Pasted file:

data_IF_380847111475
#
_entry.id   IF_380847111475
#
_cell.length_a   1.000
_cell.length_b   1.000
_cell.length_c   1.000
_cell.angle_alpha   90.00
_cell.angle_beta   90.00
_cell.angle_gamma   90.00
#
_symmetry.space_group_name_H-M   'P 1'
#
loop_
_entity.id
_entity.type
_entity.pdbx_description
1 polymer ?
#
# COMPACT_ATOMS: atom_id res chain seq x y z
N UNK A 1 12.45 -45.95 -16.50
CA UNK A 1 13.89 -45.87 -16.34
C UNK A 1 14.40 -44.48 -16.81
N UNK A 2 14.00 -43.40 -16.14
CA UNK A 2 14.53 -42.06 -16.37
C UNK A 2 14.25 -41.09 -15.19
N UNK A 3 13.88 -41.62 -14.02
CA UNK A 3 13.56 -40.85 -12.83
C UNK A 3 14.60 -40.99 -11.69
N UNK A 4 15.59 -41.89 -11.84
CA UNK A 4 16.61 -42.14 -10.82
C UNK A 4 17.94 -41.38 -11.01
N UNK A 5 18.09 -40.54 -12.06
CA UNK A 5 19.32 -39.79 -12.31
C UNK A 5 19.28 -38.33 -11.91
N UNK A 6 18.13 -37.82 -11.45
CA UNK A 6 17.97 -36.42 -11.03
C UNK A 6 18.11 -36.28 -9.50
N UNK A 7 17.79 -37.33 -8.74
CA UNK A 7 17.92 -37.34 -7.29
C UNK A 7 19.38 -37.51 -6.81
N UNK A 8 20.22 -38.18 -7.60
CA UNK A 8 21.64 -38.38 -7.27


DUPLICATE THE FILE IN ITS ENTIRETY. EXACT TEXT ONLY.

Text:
data_IF_380847111475
#
_entry.id   IF_380847111475
#
_cell.length_a   1.000
_cell.length_b   1.000
_cell.length_c   1.000
_cell.angle_alpha   90.00
_cell.angle_beta   90.00
_cell.angle_gamma   90.00
#
_symmetry.space_group_name_H-M   'P 1'
#
loop_
_entity.id
_entity.type
_entity.pdbx_description
1 polymer ?
#
# COMPACT_ATOMS: atom_id res chain seq x y z
N UNK A 1 12.45 -45.95 -16.50
CA UNK A 1 13.89 -45.87 -16.34
C UNK A 1 14.40 -44.48 -16.81
N UNK A 2 14.00 -43.40 -16.14
CA UNK A 2 14.53 -42.06 -16.37
C UNK A 2 14.25 -41.09 -15.19
N UNK A 3 13.88 -41.62 -14.02
CA UNK A 3 13.56 -40.85 -12.83
C UNK A 3 14.60 -40.99 -11.69
N UNK A 4 15.59 -41.89 -11.84
CA UNK A 4 16.61 -42.14 -10.82
C UNK A 4 17.94 -41.38 -11.01
N UNK A 5 18.09 -40.54 -12.06
CA UNK A 5 19.32 -39.79 -12.31
C UNK A 5 19.28 -38.33 -11.91
N UNK A 6 18.13 -37.82 -11.45
CA UNK A 6 17.97 -36.42 -11.03
C UNK A 6 18.11 -36.28 -9.50
N UNK A 7 17.79 -37.33 -8.74
CA UNK A 7 17.92 -37.34 -7.29
C UNK A 7 19.38 -37.51 -6.81
N UNK A 8 20.22 -38.18 -7.60
CA UNK A 8 21.64 -38.38 -7.27